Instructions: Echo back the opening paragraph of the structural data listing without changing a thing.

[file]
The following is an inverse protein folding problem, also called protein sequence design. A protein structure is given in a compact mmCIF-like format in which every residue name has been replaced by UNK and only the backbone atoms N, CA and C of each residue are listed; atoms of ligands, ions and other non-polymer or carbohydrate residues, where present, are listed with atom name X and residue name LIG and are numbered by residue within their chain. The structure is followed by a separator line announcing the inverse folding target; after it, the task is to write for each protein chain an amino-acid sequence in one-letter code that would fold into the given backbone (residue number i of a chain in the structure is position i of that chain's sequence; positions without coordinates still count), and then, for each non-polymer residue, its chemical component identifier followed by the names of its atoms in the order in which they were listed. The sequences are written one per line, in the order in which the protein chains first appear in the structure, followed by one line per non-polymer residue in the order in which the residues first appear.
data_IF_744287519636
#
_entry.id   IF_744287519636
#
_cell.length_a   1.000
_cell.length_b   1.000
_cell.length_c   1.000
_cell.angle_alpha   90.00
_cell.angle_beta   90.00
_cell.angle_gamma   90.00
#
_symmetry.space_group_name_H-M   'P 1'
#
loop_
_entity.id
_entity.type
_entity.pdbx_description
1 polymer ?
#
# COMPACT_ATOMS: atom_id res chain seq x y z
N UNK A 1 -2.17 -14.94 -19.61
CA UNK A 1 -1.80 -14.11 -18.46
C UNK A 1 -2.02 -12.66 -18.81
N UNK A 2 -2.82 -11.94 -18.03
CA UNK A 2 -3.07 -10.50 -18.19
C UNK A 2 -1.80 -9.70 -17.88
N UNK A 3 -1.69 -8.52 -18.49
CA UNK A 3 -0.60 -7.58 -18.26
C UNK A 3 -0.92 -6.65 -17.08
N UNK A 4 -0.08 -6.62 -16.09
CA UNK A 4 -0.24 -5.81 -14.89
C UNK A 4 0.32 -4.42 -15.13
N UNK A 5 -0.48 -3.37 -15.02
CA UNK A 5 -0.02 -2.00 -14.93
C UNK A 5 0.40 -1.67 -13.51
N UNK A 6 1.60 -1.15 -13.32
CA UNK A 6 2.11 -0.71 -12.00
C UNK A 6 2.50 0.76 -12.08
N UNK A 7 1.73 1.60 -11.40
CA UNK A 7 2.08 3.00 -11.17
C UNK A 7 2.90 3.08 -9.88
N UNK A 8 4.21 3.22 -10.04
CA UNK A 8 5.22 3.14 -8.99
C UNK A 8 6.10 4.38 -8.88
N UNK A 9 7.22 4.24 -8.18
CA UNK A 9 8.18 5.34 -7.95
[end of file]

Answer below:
The following is an inverse protein folding problem, also called protein sequence design. A protein structure is given in a compact mmCIF-like format in which every residue name has been replaced by UNK and only the backbone atoms N, CA and C of each residue are listed; atoms of ligands, ions and other non-polymer or carbohydrate residues, where present, are listed with atom name X and residue name LIG and are numbered by residue within their chain. The structure is followed by a separator line announcing the inverse folding target; after it, the task is to write for each protein chain an amino-acid sequence in one-letter code that would fold into the given backbone (residue number i of a chain in the structure is position i of that chain's sequence; positions without coordinates still count), and then, for each non-polymer residue, its chemical component identifier followed by the names of its atoms in the order in which they were listed. The sequences are written one per line, in the order in which the protein chains first appear in the structure, followed by one line per non-polymer residue in the order in which the residues first appear.